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Absolute disaster! Advice needed!

post #1 of 12
Thread Starter 
Hi all. I had my first attempt at smoking yesterday, well I say smoking, I couldn't even get the charcoal lit!!!

I had previously cured the smoker and used a charcoal starter and it worked a treat. However when I tried to use it again, it just wouldn't light. I used an entire newspaper during various attempts, but it would just stop after about five minutes when all the paper had burnt. I even tucked a few firefighters in, but to no avail. At one point the paper was blazing like mad, and I thought it was definitely work, but it just fizzled out to nothing.

Do you think there was something wrong with the charcoal? I'd opened it a couple of weeks prior and it was fine when I used it, but could it have gone bad in that time? It was pretty windy, but even sheltering it didn't work, plus the amount of flame I had at some points was way more than when I used it and it worked first time.

Sorry, if this is a stupid thread, I was so frustrated that it was the first dry day in ages and couldn't use it.

Cheers,

Jake
post #2 of 12

Damp coal. You could put some on a cookie sheet or foil in the oven on low with the door cracked open for a few hours to dry. I keep my charcoal in a new rubbish bin with a very tight fitting lid. I never ever use lighter fluid and never have any problems unless I have a few too many and forget to put the lid back on and then inevitably it rains that night. 

post #3 of 12
Thread Starter 
That's probably spot on. Thinking about it, it was stored in an outside locker. It felt dry and the paperbag it was in was okay but the locker isn't very water tight so it must've soaked some up. Cheers for the quick answer. Think I'll be storing it elsewhere from now on!
post #4 of 12

Were you trying to light it as a mound or was it in a chimney starter. If you do not have a chimney started then you may want to get one as they will make lighting the charcoal much easier - even when slightly damp. If the paper bag was not showing signs of wet wet or damp then it is unlikely that the charcoal would be too damp to light. Timberjet's advice is good though - a bin with a tight fitting lid is a good place to keep it or even just inside a black plastic bin liner.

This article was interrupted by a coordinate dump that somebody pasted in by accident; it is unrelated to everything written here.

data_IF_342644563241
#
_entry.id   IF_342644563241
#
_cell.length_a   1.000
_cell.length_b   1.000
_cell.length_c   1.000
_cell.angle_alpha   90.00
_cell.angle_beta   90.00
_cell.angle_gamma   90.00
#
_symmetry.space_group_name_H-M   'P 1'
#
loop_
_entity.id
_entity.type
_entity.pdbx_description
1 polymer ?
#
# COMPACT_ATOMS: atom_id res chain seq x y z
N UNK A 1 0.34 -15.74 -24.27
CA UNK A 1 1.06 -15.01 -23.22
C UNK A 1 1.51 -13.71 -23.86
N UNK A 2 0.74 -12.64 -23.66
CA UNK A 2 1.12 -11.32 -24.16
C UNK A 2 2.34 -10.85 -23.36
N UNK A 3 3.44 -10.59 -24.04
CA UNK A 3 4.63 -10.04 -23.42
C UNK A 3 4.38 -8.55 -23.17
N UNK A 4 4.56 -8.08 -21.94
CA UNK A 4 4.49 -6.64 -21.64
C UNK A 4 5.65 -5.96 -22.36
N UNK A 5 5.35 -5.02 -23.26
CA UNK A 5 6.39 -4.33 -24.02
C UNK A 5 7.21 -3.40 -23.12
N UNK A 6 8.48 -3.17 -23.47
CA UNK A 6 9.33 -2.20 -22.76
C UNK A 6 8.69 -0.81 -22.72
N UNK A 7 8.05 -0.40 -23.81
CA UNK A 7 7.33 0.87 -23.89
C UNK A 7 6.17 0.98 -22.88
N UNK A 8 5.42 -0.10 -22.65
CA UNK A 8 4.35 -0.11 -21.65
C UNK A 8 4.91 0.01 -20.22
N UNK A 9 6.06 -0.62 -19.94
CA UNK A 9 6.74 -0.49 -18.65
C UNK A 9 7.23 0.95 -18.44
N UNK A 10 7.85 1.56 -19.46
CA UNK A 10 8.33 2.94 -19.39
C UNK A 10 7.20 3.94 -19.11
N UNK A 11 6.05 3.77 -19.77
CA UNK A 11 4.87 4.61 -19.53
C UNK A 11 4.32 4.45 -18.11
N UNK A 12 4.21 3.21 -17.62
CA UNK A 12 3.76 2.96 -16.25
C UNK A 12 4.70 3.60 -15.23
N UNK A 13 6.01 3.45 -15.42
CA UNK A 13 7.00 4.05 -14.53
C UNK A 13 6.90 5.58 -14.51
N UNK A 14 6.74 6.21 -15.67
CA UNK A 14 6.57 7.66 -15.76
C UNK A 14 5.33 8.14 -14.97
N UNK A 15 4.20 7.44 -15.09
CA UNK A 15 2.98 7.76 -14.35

I was in B&Q last weekend and saw that they were selling off chimney starters for £10 each.

post #5 of 12
Thread Starter 
I was using a starter. I used it once before and it worked really well. It just wouldn't light this time though. I copied a you tube video to make sure I did it right but once the paper burnt away nothing happened. I may just try it with a new bag of charcoal, so etching must've happened to it as I can't figure out what I did differently from when the starter worked a treat.
post #6 of 12

There is nothing wrong with using a firelighter under the charcoal to get it started. Often paper does not stay hot enough for long enough. I would avoid liquid lighting fluid though as this can sometimes leave a taste.

 

I never use lighting fluid myself however some champion BBQers like Myron Mixon use it by the bottle full - even in competition cooking.

post #7 of 12

As they say, keep your powder(Charcoal) dry. :biggrin:

 

Have fun and . . .

post #8 of 12

Just a suggestion...The  Chimney Starter works like a Champ but you can get a hotter flame and longer burn time from your paper if you drizzle a couple Tablespoons (30ml) of Veg Oil or Bacon Grease on the paper. It leaves no smell, well Bacon Fat smells great, an burns hot. It never failed me in 20 years...JJ

post #9 of 12

This works pretty well....

 

http://www.smokingmeatforums.com/t/165402/quick-coal-lighting

 

find the hairdryer really gets it going

post #10 of 12
Quote:
Originally Posted by Wade View Post